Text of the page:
It’s a concomitant of the modern age that some people think a Bolex H16 is heavy. In fact, it weighs about eight and a half pounds loaded, so that’s only true if you’re a post-millennial film student for whom “camera” means “part of my phone,” although modern phones are starting to eerily ape the three-lens configurations of a turreted 16mm news camera. Still, whether or not we agree that a clockwork 1935 camera design, even the reflex version, is a particularly good way to introduce students to the wonders of photochemical origination, or whether an H16 is even a particularly affordable way to do that in 2022, at least some educational institutions are making it happen.
Interest from enthusiasts and students in small film formats may not be growing, specifically, but it’s one way to stand out on YouTube, and apparently that’s enough to spend $15 a minute on media. If at all, it’s been growing so gently that the time never seemed right to discuss the subject, and our purpose here isn’t so much to crow about some sort of broad comeback, but that people’s desires may be changing. People aren’t so much trying to ape the best of commercial cinema – after all, the best of that has been digital for fifteen years – but seeking a deliberately retro result. This is not film in pursuit of beard-stroking screen artistry from a mid-century auteur, but for exactly the sort of fashionable kitsch that does well on TikTok.
The maximum duration of a TikTok video increased to about the enudrance of a super-8 cassette this year, which is probably coincidental, though anyone who’s paying that much for once-only storage might worship at the altar of short videos. Meanwhile, actually figuring out the cost of shooting some of Kodak’s finest varies depending how you do it. That H16, for instance, takes 100-foot rolls, which is not the most cost-effective way to buy film to begin with. One realisation provoking a Spock eyebrow is that very often, 16mm is barely costlier than super-8. The calculation is complicated by process- and transfer-paid deals, quantity discounts, and particularly the standard of transfer, but three or four times the negative area for (often) minimal extra cost is a pretty spectacular economy of scale.
Other recent improvements are almost as fundamental as the leap from 8 to 16. Many a tear has been shed over Kodachrome, although the wonderful insanity of the associated darkroom process has been, to at least a tiny extent, rehabilitated by the comparable insanity of Kelly-Shane Fuller and his efforts to rehabilitate colour Kodachrome processing (yes, seriously, someone has approximated K14 in the home darkroom, which brings a whole new meaning to the movie title “Dancer in the Dark.”). Fuller’s effort is obscure, now, but it certainly used to work. Nonetheless, it’s hard to avoid the reality that Kodak’s modern Vision3 negative materials have a lot more performance than Kodachrome 40 ever did, as well as 25% more sensitivity even for the fine-grain stuff.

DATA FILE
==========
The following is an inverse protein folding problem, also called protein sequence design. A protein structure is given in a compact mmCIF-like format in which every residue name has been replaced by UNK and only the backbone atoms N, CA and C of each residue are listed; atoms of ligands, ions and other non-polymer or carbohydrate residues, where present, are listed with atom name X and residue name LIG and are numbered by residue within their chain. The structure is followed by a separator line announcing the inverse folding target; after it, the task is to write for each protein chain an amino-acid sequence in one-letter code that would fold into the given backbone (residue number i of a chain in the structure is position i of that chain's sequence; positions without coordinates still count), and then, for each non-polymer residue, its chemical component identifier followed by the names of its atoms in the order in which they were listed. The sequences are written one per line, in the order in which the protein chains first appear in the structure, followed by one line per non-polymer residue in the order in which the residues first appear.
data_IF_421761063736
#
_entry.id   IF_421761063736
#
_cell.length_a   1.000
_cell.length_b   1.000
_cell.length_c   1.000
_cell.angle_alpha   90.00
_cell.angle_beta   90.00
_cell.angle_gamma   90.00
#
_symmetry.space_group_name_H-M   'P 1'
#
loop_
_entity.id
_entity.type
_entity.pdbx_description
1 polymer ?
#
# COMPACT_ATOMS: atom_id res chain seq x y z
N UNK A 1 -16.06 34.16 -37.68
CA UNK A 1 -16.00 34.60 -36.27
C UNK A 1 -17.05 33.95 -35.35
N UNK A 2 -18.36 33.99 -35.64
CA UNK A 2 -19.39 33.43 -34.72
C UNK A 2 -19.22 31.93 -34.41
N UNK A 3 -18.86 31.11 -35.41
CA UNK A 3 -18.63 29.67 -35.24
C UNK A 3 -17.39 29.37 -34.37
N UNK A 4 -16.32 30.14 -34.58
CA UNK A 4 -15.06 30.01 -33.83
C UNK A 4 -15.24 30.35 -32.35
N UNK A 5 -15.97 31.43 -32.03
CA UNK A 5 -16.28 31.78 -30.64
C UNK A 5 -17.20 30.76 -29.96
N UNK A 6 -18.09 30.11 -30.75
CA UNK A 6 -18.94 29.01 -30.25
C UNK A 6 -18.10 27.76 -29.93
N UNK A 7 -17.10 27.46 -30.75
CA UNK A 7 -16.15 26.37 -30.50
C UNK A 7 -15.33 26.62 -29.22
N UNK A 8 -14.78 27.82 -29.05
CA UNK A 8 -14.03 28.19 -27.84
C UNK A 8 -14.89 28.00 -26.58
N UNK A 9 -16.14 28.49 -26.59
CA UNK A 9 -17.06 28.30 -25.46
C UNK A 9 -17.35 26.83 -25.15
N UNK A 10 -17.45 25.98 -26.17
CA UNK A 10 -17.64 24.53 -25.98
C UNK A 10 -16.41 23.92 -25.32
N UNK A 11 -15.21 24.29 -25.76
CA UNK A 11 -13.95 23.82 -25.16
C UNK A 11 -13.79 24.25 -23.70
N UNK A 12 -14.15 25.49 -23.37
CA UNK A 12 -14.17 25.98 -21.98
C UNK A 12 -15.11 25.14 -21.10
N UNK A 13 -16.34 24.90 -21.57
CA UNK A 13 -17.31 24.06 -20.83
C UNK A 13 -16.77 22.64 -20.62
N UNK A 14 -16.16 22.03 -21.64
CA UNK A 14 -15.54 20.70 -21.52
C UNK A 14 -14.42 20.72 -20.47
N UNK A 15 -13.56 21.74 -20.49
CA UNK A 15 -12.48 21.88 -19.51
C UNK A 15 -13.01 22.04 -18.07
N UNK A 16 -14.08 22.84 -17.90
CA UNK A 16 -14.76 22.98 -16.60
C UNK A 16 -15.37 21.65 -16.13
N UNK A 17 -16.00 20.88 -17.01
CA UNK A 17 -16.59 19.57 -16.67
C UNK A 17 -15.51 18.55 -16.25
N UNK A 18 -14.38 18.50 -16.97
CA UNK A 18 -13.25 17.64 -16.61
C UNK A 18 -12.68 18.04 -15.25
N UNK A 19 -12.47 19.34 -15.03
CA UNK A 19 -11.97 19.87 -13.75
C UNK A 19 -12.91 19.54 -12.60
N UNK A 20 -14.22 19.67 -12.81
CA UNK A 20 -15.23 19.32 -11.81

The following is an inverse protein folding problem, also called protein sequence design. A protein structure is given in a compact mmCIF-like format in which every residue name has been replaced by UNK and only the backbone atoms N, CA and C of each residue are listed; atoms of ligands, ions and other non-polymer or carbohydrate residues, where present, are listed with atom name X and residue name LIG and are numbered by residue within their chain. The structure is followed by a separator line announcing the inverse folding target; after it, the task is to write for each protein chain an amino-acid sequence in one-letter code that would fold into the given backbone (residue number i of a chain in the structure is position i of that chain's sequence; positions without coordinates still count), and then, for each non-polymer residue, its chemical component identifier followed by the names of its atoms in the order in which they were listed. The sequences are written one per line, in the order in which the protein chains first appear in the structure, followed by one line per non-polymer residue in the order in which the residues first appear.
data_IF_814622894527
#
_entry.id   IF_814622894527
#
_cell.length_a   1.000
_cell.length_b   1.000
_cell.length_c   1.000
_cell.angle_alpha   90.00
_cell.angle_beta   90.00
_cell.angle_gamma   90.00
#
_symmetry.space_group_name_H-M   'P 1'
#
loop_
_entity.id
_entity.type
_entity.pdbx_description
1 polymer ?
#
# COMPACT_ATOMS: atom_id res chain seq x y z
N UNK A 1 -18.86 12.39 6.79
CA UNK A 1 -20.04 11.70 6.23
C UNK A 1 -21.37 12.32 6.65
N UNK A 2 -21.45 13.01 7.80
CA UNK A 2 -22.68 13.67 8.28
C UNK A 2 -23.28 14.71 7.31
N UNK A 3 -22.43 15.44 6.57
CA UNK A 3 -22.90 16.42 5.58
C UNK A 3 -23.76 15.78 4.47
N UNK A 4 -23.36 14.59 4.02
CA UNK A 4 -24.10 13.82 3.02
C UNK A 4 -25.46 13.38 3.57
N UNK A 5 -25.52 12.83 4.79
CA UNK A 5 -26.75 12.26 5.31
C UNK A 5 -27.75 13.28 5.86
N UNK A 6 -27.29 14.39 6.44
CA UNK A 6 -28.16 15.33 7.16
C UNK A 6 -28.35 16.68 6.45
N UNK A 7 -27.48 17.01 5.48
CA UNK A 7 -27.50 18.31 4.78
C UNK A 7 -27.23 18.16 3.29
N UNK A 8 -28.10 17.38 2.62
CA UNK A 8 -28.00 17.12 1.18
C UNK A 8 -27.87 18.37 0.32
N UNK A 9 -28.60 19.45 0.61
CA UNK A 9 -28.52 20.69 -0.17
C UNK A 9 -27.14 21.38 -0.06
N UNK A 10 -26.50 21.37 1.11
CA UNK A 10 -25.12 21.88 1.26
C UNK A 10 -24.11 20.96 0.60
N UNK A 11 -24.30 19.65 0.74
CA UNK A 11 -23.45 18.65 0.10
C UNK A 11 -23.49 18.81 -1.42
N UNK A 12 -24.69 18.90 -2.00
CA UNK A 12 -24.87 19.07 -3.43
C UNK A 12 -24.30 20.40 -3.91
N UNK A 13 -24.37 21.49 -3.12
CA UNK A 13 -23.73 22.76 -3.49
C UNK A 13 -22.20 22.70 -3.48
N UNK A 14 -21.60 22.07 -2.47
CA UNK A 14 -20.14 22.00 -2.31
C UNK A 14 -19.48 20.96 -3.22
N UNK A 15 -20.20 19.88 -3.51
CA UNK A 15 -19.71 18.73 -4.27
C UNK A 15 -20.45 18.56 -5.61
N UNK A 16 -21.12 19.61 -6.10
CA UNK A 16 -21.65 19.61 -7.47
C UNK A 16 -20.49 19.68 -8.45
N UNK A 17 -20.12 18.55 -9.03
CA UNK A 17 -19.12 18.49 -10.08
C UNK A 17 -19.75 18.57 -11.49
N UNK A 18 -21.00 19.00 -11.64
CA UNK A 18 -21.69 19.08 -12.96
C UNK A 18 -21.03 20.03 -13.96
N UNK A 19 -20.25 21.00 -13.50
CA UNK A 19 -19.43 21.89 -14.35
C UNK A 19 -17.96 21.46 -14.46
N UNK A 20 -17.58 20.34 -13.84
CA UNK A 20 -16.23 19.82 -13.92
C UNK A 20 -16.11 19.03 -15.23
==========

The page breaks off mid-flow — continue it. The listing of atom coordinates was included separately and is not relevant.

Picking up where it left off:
Simultaneously, there’s lots of time being spent on building and rebuilding scanners that make decades-old 8mm holiday movies look like, well, decades-old, bad-16mm holiday movies. There’s a school of thought which considers degraining Kodachrome to be cheating, if not outright desecration, but digital stabilisation of ancient, consumer-targeted cameras is easier to justify (and certainly easier to watch). It’s hard to claim that any motion imaging format really has useful resolution finer than its stability error, after all.
Characterful, just less good
This combination of improvements has recently meant that good Super-8 now looks like mediocre 16, at least if you’re willing to shoot outdoors at midday on the equator. The problem now is the gruesome glass historically fitted to consumer cameras, which were often priced to appeal to the hobbyist and are now hugely dated designs, which means same thing as “characterful,” just less good. This is why super-8mm cameras with interchangeable C-mount lenses are expensive.
If there’s a problem, it’s exactly that: a lack of gear. Anything known to be good is now expensive, everything which exists – good or bad – is now wearing out, and nobody’s making anything new. Kodak tried. Logmar (which might have been involved in Kodak’s effort) tried, even announcing its Rockhopper 16mm camera earlier this year, but gave up on the project for lack of interest in a matter of months. There is a crushing divide between the ambition of small-gauge hobbyists and students and the sheer costs of creating such a complex piece of electromechanics.
Perhaps technology will help that, with new CAD-CAM workflows, just as technology has so massively improved the performance of small gauge film in general. For the moment the problem is that film stocks remain in manufacture, but cameras like that tidy little Bolex don’t.